Former 'Representative From Disney' Howard Berman Makes It Official: Starts Lobbying For Hollywood

from the hollywood-howard-gets-his-payday dept

For years, Hollywood's biggest player in Congress when it came to copyright policy was Rep. Howard Berman. He was often referred to as the Representative from Disney for his willingness to always push for more expansive copyright policies. While he was sometimes called the Rep from Hollywood, I believe his actual district was "adjacent to" Hollywood, though it "included parts of" Hollywood as well. Either way, in 2012, thanks to redistricting, Berman went up against another longterm LA Representative, Brad Sherman, and lost. Berman quickly became a lobbyist, and now it's come out that he's officially lobbying for the MPAA on "issues related to intellectual property protection" because of course he is. Not much else to say about this other than it's yet another example of the revolving door and the nature of back-scratching that happens in DC.

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  1.  
    identicon
    Whatever parody, Jul 23rd, 2014 @ 12:00pm

    but ... but ... but ... this is a democracy! This is what the people want!!! It is just your opinion that the political system has been bought and paid for, my opinion disagrees with you and the courts and the political system itself disagrees with you.

     

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  2.  
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    Anonymous Coward, Jul 23rd, 2014 @ 12:06pm

    and of course you already have that other prat, Dodd there, ready to employ as many 'lobbyists' as possible!!

     

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  3.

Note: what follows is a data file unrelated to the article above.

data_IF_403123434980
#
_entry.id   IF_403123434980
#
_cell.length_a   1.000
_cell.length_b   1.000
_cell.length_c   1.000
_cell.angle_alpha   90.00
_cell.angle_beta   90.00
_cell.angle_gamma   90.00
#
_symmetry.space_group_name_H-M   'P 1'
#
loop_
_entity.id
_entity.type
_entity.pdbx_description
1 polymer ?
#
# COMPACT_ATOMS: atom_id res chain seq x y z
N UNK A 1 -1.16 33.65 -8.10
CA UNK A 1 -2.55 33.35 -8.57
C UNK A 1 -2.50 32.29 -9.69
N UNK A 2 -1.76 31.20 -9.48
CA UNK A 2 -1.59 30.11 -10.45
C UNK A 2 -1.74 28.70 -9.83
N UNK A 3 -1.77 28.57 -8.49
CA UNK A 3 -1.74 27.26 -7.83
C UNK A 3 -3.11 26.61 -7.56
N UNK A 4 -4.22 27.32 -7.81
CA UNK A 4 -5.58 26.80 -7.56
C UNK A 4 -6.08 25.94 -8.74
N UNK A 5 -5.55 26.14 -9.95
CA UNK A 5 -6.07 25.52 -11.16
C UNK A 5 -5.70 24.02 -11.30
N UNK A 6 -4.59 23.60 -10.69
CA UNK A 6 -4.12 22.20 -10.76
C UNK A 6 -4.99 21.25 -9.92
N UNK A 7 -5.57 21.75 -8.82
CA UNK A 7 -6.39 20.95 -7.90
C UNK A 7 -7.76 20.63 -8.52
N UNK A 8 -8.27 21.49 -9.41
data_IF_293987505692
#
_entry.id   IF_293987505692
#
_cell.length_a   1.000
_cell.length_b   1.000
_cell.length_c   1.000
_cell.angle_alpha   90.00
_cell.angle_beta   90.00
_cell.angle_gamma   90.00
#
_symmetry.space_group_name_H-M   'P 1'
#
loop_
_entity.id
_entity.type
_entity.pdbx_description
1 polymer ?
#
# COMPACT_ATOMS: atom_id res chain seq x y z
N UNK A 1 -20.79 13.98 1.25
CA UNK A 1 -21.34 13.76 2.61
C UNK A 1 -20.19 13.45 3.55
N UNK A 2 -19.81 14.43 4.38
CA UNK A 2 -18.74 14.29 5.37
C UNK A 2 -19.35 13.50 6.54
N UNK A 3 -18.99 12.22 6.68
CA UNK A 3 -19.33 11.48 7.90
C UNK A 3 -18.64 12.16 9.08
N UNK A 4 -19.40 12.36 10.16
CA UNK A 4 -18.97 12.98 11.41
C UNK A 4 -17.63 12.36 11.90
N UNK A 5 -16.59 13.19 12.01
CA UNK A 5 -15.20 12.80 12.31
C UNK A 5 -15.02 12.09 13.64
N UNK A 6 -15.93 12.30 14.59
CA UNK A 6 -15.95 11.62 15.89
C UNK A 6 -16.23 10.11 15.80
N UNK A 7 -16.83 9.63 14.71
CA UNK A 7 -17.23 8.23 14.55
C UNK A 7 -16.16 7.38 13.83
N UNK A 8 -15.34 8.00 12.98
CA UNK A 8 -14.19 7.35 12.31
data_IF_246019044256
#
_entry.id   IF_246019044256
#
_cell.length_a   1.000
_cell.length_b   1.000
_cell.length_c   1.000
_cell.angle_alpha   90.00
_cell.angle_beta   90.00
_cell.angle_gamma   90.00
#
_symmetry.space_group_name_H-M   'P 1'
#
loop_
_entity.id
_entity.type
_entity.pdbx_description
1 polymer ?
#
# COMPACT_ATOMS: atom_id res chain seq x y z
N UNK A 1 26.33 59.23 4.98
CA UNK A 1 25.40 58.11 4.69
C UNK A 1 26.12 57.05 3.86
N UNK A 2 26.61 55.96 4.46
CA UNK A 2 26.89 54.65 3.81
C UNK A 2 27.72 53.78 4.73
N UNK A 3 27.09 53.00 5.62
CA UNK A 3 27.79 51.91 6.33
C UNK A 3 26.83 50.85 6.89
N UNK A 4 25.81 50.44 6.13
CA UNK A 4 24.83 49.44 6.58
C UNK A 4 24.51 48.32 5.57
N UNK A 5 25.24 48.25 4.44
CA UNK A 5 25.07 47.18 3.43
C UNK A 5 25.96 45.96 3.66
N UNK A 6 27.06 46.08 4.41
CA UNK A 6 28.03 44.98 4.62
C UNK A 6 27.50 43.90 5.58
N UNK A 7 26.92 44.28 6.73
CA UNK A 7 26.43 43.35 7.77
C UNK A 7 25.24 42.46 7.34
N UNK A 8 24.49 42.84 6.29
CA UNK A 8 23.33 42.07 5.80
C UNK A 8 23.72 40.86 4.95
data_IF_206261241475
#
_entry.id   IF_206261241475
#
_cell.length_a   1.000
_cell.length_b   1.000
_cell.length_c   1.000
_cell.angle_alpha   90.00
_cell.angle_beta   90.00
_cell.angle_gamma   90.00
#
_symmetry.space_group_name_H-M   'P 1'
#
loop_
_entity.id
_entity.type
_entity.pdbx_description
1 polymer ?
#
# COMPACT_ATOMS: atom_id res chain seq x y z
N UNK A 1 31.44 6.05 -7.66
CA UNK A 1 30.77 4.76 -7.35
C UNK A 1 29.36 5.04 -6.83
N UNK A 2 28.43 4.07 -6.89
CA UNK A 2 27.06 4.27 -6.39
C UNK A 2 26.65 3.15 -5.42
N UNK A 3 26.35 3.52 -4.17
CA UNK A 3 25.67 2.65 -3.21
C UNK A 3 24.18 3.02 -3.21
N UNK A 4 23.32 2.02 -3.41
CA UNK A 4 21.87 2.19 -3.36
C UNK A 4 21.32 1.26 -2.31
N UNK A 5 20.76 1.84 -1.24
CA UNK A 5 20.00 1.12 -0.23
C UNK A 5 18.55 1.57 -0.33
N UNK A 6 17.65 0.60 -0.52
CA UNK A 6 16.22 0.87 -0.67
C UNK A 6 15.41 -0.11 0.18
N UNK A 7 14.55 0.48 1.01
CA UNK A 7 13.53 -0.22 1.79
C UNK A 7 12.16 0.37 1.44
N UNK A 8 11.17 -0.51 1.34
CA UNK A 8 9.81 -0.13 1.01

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    lucidrenegade (profile), Jul 23rd, 2014 @ 12:42pm

    Need less back scratching and more back stabbing.

     

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  4.  
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    David, Jul 23rd, 2014 @ 12:44pm

    Well, what do you expect?

    The U.S.A. is a society based on capitalism. Any sin can be forgiven if it earned you enough money. The U.S. were founded and built based on theft and genocide of the natives, and the more reckless your forefathers were, the more renowned and influencial you became.

    Those are the values the society was made from, and being sort of a republic with sort of democratic procedures, the values that the voters adore become amplified in the values of their representatives.

    This is what you have learnt to admire and respect. As long as a billionaire earns more respect than a college professor and a successful arms trader has higher social standing than a conscientious objector having served a prison term for his convictions, this is what you'll get.

    If you want this to change, stop adulating big money. Stop respecting those who got a good price for selling their conscience. As long as their choice to join government-controlled organized crime organizations does not lead to social ostracism, there is no reason for them to stop.

     

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  5. This comment has been flagged by the community. Click here to show it
     
    identicon
    Anonymous Coward, Jul 23rd, 2014 @ 12:52pm

    I don't get this Masnick. Berman does a good job championing an issue that is important to the largest industry (and employer) in his district and you castigate him for for continuing that work after leaving office? Would you object to US Rep. Morgan Griffith, R-Salem, VA working for the American Coal Council after he left office? For someone who purports to value individual freedom within the workplace (and elsewhere) you seem totally blinded by your loathing of copyright.

     

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  6.  
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    Anonymous Coward, Jul 23rd, 2014 @ 1:10pm

    Re:

    The question (in Berman's and Griffith's case) is whether their efforts to champion a cause in office is in any way influenced by their desire to get this sort of job afterwards.

     

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  7.  
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    Anonymous Coward, Jul 23rd, 2014 @ 1:20pm

    Re:

    The problem is he is meant to be representing the people of his district, and not just the employers.

     

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  8.